However, the report has received international criticism. The Canadian Foreign Minister called on Sri Lanka to make a “credible” investigation into human rights abuses raised by the UN Secretary General’s Panel of Experts. The International Crisis Group, in a statement released on its website on 22 December 2011, stated that the report “fails in a crucial task – providing the thorough and independent investigation of alleged violations of international humanitarian and human rights law that the UN and other partners of Sri Lanka have been asking for.”

The Australian government has resisted calls to establish an International Commission and voted against the UN Human Rights Council resolution. Foreign Minister Julie Bishop stated, “I do not think the resolution adequately recognised the significant progress taken by the Sri Lankan government to promote economic growth and its investment in infrastructure in areas formerly dominated by the LTTE in the north and north-east of the country.”

My experience of Sri Lanka was a country just getting back on its feet. The scars of the conflict are still raw, and families are still grieving for the losses of their loved ones. The presence of President Rajapaksa is undeniably potent – huge signs littering the country, emblazoned with a smiling President Rajapaksa, declare something along the lines of “We have won our country, now we will win the world!” Worrying signs of the centralisation and entrenchment of Rajapaksa’s power are also manifesting themselves. Ruki Fernando and Father Praveen Mahesan, two prominent Sri Lankan human rights activists, were detained under new anti-terrorism laws on March 16. Furthermore, journalists continue to come under pressure for what they report, and self-censorship is encouraged.

It is clear that the fog of war has had time to clear, but perhaps the government doesn’t want to take a closer look. Whether or not human rights abuses occurred during the Sri Lankan civil war, a failure to investigate such abuses cannot be tolerated. Despite wails about incursions into national sovereignty and dismissals of the UN as a purely ‘soft power’ organisation, the recently passed UN Resolution is an important step in bringing the Sri Lankan government to account for its conduct.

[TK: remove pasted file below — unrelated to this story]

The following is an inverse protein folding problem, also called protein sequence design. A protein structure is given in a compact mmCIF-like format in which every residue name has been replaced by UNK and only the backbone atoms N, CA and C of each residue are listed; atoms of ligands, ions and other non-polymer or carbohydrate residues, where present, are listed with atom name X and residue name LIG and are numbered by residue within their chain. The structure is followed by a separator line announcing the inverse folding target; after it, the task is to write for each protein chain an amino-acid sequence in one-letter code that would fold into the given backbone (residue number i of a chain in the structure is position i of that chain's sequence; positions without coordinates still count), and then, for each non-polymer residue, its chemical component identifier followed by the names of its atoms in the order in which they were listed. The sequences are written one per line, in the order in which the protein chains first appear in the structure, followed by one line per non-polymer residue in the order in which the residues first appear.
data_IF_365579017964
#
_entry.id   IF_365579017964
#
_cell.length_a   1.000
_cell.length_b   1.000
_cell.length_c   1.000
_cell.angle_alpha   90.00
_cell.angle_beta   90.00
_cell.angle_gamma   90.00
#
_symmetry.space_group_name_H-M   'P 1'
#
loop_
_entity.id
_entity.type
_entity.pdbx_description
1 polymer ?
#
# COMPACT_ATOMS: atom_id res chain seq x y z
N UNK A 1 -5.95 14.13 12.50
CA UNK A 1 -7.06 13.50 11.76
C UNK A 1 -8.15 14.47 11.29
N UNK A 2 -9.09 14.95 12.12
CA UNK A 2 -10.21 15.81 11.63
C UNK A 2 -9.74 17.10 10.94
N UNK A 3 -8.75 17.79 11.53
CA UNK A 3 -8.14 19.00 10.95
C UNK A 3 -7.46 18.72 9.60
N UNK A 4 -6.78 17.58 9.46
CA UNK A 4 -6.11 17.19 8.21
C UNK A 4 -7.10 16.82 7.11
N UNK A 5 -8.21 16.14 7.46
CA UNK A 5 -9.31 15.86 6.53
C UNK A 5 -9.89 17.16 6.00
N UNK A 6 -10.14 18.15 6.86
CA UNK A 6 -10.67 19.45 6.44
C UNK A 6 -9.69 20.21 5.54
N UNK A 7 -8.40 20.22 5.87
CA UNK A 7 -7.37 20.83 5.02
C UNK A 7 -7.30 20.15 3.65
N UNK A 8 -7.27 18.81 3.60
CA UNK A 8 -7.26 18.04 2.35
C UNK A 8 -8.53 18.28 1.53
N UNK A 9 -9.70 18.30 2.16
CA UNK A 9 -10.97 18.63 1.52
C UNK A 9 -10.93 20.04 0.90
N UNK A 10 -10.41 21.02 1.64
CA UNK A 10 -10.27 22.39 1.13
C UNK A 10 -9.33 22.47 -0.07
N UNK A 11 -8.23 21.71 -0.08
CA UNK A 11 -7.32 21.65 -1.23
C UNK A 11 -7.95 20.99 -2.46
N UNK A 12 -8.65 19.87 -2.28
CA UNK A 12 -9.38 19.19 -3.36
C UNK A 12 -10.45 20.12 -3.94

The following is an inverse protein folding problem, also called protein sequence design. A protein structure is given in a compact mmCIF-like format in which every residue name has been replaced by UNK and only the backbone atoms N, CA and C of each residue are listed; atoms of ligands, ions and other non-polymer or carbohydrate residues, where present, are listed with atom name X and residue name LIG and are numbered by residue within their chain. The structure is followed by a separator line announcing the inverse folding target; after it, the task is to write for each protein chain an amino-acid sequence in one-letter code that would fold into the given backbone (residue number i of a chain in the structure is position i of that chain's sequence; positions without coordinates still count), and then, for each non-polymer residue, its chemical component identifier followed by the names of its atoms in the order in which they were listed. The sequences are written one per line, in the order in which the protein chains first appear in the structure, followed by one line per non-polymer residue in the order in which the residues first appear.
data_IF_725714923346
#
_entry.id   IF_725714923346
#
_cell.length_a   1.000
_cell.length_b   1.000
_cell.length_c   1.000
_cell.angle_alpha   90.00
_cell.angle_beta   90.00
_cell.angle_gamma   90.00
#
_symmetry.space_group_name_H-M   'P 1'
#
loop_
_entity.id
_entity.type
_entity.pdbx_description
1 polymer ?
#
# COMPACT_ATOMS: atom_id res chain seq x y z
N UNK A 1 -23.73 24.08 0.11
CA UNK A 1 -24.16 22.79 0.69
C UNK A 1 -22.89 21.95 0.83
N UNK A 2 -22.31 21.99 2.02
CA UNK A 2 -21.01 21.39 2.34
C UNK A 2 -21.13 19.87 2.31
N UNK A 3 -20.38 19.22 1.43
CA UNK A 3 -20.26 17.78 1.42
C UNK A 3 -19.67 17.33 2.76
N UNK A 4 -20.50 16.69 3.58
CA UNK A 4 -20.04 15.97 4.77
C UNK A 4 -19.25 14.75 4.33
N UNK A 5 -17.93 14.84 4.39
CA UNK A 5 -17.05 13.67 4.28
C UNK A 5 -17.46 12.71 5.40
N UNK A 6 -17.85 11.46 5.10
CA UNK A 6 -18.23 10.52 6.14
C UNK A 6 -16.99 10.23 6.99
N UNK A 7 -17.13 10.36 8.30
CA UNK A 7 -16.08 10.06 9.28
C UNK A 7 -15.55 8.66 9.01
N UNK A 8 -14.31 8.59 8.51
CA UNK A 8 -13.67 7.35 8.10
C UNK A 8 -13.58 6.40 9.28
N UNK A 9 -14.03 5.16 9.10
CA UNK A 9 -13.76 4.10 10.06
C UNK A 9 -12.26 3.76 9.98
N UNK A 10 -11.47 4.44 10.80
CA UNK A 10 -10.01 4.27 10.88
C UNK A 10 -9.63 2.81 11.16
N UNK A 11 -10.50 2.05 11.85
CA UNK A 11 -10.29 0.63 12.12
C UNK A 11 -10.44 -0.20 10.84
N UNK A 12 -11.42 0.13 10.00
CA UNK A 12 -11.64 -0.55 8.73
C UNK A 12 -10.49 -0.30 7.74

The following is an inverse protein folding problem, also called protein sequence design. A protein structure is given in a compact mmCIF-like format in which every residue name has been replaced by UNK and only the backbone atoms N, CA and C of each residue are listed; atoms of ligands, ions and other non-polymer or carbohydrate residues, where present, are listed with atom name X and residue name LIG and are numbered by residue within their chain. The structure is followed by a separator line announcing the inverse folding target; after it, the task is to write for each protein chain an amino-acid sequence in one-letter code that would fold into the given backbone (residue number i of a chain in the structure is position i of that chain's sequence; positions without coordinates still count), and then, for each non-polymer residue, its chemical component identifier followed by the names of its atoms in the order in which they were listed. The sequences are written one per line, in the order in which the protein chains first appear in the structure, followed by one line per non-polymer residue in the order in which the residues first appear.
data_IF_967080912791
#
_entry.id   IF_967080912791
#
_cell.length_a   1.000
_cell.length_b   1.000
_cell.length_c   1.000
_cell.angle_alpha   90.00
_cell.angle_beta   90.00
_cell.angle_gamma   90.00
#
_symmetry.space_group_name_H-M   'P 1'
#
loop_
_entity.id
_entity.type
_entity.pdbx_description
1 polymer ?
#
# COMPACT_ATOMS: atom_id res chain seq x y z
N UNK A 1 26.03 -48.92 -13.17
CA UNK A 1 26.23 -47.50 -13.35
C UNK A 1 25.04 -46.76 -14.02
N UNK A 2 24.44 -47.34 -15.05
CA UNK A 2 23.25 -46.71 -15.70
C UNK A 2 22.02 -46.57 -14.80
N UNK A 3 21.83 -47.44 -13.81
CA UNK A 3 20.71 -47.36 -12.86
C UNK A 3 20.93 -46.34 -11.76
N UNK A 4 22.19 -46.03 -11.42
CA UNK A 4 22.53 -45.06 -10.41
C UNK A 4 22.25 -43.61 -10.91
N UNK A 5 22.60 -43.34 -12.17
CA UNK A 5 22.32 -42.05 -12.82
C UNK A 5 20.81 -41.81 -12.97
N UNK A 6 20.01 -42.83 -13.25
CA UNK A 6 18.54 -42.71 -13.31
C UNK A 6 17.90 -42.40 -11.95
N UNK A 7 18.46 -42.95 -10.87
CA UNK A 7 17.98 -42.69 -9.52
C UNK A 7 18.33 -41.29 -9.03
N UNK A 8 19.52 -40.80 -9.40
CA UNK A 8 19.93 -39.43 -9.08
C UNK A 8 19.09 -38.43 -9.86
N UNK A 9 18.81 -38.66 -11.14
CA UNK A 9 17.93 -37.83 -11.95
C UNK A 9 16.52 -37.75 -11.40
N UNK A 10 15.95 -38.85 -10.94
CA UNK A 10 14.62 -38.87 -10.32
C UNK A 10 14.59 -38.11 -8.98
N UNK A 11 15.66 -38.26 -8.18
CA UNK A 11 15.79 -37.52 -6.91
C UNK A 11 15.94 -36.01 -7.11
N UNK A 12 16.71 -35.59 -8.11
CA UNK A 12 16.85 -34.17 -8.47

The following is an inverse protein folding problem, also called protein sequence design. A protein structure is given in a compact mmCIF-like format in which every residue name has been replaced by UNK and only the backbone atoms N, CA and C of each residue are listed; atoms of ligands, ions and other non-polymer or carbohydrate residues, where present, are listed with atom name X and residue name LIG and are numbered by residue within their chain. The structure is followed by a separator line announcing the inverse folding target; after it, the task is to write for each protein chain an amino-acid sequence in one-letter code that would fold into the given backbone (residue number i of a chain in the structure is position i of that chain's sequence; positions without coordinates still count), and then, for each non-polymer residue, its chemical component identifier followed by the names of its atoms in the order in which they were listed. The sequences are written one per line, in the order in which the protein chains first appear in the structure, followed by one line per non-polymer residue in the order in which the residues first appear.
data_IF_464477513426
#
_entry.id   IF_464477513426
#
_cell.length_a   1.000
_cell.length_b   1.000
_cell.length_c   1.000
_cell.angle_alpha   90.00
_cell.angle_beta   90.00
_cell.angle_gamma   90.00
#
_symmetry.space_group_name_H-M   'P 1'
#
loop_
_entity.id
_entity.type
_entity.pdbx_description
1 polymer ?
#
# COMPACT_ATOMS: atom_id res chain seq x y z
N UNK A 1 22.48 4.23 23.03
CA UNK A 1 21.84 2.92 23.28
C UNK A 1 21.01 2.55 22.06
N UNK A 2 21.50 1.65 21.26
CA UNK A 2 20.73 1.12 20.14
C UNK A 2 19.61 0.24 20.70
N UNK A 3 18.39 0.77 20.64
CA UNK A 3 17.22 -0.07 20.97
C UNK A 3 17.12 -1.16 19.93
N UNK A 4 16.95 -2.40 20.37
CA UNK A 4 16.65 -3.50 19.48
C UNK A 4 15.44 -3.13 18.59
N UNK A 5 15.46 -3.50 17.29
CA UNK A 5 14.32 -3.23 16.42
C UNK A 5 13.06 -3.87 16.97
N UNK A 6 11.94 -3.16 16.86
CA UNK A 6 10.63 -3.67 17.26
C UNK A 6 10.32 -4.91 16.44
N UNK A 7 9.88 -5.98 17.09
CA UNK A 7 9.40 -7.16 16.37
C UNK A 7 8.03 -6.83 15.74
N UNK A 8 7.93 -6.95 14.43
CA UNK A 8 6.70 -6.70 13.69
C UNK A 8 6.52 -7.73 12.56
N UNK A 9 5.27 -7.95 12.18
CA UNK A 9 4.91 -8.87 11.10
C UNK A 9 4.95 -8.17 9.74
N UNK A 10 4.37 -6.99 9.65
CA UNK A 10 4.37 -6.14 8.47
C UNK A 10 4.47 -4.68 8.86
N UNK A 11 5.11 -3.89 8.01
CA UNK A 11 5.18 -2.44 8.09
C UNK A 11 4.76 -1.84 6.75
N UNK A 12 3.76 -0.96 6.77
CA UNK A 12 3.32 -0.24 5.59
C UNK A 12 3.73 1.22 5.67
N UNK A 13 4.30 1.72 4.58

My conversation with the man at the train station is abruptly interrupted by the arrival of the train. He stands, and encourages me to do the same. With broad gestures and laughing eyes, he shouts over the approaching din of the train, “Run! Run alongside the carriage and jump on while it’s moving! Otherwise, you’ll never get a seat!” With no time to make a decision, I do as he tells me, jolting along the platform with my heavy backpack, and leaping onto the train as it slows down. Just as I sit down, the train is filled to the brim with people, some hanging out of the open doors, others swinging their legs between the carriages or sitting on their friends. The train screeches into gear and soon enough the platform has, quite literally, disappeared into the dust.

As I pass the long hours of the train ride, I wonder whether the escalation of the civil war wasn’t like me jumping on that train to get a seat – once you start running, you can’t stop, and one you’ve taken the leap, it’s too late, even if you realise you’re on the wrong train. After that gut-jolting, sickening, horrifying realisation, the only thing you can do, really, is work up the courage to get off, find your bearings, and see if you can find the right train. And if not, you can always sit down at the platform and take a break – you never know who you might end up talking to.

 

Jessica is a third year Arts/Law student at the Australian National University. 

 

 

 

 

Posted by Alice Dawkins